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Friendships

I am not the type who writes a meticulous, in-depth list of resolutions each year. But with the start of 2023 just around the corner, I have been reflecting on which aspects of my life should come with me into the future and which ought to be left behind in the past. Which behaviors, mindsets, attributes, or relationships have I outgrown? Which characteristics align with my core values, and which no longer serve the person I want to become?
Each year, as the calendar flips to November, I'm hit with a reminder of how complex the holiday season feels in eating disorder recovery. Of course, that's not unique to those with a history of eating disorders. This time of year can be overwhelming for anyone. In 2021, three out of five surveyed Americans felt their mental health worsen over the holidays, with 60 percent noticing a rise in anxiety and 52 percent noticing a rise in depression. Now couple all that with eating disorder stressors or behaviors, and this hectic season can become even more fraught. So with the 2022 festivities just around the corner, let's acknowledge it: The holidays are complex in eating disorder recovery—and that is alright. 
I prefer the version of me without an eating disorder—honestly, I do. Just a few short years ago, I never thought I would be able to utter those words from a sincere, authentic place. But so much about a human can change and transform in recovery. I used to fear that I would not recognize myself in a healed state, that I would lose my sense of personhood in the absence of those compulsions and behaviors I identified with so strongly. This fear still creeps in sometimes, but now I can spot the distortion beneath it. These days, when I look in the mirror, it's deeper than recognition. I see the real me, not the masked, hollow pretense I once believed was me. It feels exposed and vulnerable, but it also feels right.
As someone who has been a professional writer for almost 10 years (and a writing enthusiast for my whole life), I am a firm believer in journaling. Granted, I have not maintained a consistent journaling rhythm in the season where I find myself now. But when I commit to this self-care practice on a regular basis, I feel connected to my goals, priorities, and intentions for healing. Moreover, I am compelled to take meaningful, decisive actions that align with those priorities. So if you, like me, have fallen into a journaling rut over the past weeks or months, here are some journaling topics to refuel your motivation in eating disorder recovery.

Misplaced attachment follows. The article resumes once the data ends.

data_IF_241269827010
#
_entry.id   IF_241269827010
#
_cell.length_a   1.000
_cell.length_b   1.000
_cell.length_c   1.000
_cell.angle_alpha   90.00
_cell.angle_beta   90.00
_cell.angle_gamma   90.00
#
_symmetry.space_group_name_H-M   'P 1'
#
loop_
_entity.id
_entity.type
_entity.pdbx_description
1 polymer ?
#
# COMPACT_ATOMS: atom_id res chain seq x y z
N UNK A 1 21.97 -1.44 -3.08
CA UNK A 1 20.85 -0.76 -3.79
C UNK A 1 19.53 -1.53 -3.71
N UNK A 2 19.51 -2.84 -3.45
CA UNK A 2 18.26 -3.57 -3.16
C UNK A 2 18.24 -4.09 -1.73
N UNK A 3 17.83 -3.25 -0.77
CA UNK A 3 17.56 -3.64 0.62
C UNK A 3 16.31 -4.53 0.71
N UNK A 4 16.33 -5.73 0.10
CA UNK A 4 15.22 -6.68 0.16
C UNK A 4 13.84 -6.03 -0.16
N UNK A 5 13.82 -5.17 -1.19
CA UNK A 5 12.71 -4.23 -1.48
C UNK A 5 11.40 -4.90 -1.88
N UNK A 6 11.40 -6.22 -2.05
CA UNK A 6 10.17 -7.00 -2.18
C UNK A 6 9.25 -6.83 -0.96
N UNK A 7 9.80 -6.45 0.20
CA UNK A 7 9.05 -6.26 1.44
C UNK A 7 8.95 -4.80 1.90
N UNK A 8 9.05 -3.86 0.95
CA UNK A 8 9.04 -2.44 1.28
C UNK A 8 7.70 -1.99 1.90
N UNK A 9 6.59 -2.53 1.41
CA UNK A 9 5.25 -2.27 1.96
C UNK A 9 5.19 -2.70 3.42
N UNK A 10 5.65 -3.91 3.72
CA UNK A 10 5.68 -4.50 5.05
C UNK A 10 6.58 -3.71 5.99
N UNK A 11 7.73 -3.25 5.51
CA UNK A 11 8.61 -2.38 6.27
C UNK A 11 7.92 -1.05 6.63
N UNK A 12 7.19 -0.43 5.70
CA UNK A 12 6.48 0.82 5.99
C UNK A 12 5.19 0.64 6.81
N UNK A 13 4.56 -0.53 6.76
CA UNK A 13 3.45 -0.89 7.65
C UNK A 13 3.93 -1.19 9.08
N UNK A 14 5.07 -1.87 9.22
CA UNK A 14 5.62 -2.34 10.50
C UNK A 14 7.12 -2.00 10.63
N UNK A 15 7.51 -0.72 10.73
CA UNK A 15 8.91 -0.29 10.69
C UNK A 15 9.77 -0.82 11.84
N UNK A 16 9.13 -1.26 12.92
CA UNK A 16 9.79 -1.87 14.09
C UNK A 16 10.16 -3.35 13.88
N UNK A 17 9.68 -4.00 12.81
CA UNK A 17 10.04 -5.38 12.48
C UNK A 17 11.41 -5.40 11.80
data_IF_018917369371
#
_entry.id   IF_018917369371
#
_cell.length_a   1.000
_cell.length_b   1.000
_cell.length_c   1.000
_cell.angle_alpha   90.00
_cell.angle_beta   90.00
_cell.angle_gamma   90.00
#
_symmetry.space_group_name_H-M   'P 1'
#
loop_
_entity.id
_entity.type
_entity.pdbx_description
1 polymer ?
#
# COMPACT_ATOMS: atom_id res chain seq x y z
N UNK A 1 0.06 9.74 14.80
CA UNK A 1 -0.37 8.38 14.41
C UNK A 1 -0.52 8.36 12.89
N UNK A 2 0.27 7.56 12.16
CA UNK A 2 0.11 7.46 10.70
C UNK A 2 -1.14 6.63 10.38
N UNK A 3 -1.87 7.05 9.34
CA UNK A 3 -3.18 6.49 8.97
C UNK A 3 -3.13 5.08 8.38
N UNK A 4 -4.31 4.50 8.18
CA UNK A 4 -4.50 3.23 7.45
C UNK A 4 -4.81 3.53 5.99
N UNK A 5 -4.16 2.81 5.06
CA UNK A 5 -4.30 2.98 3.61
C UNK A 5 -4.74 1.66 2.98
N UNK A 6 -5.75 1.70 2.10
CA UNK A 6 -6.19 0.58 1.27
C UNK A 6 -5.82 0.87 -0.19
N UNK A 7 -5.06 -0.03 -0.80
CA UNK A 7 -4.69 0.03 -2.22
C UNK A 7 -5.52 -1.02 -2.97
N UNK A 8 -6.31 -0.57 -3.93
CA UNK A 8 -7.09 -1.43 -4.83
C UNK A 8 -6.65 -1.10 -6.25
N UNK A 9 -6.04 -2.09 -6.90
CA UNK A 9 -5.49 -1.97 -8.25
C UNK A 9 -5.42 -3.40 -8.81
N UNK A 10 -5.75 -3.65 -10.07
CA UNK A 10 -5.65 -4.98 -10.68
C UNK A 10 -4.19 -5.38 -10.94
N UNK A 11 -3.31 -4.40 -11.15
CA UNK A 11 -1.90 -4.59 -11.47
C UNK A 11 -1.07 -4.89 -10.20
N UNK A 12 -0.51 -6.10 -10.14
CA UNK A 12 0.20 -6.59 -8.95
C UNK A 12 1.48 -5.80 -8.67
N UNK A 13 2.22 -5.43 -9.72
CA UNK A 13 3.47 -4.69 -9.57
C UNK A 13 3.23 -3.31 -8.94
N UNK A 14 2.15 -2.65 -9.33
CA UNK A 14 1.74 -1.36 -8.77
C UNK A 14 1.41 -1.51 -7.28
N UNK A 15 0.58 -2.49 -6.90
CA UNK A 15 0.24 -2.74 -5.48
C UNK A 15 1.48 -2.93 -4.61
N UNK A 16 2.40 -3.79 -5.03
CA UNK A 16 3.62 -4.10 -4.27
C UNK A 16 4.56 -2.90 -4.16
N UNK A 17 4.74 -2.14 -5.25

When I operate within the framework of an eating disorder, my life orbits around fear. I am afraid of consuming three balanced meals. I am afraid of not being able to squeeze in enough exercise. I am afraid of the number staring back at me on a scale. I am afraid of seeing the calorie count on a nutrition label. I am even afraid of existing inside my own skin.
This might seem like a bold, hyperbolic claim, but it just so happens to be true: I have no regrets about my eating disorder. Of course, there are some behaviors I am not proud of, relationships I have worked fiercely to restore, and memories I still flinch at. But in terms of actual regret, I simply think it's a wasted emotion. While I have absolutely no desire to relive those 15 years of battling anorexia, this formative chapter in my life transformed me into who I am right now—a person for whom I feel genuine love and respect. So if you'll indulge me for a few minutes, I will unpack why I have no regrets about my eating disorder.
I have a few tattoos that symbolize the path I walked to heal from an eating disorder (ED). Some are more recognizable than others, but all of them are meaningful to me. However, with that being said, I've recently started to think twice before I discuss these ED recovery tattoos with acquaintances—or even friends—who ask about them.
Disclosing an eating disorder can be uncomfortable—even downright scary. In fact, research shows the prevalence of those who suffer from eating disorders is vastly underrepresented. A 2019 estimate from the Global Burden of Diseases reveals that as many as 41.9 million eating disorder cases were unreported over the course of just one year.
When you enter the process of eating disorder recovery, one of the most intrusive—not to mention, persuasive—lies you might have to wrestle with is the belief that you're a burden. The combination of shame and stigma, which often underpins an eating disorder and many other forms of mental illness, can leave you feeling like just too much for those around you to tolerate. But as difficult as it can be to tune out this message, don't listen to the eating disorder voice: You are not a burden. In fact, you are worth claiming space in this world.
As much as I would rather overlook this step in the healing process, I cannot deny that self-forgiveness is a powerful tool in eating disorder recovery. It pains me right down to my core when I remember just how much I hurt both myself and those I love most in that dark, miserable season of life when my eating disorder had all the control. I take no pleasure in those memories, but I need to forgive myself for them nonetheless.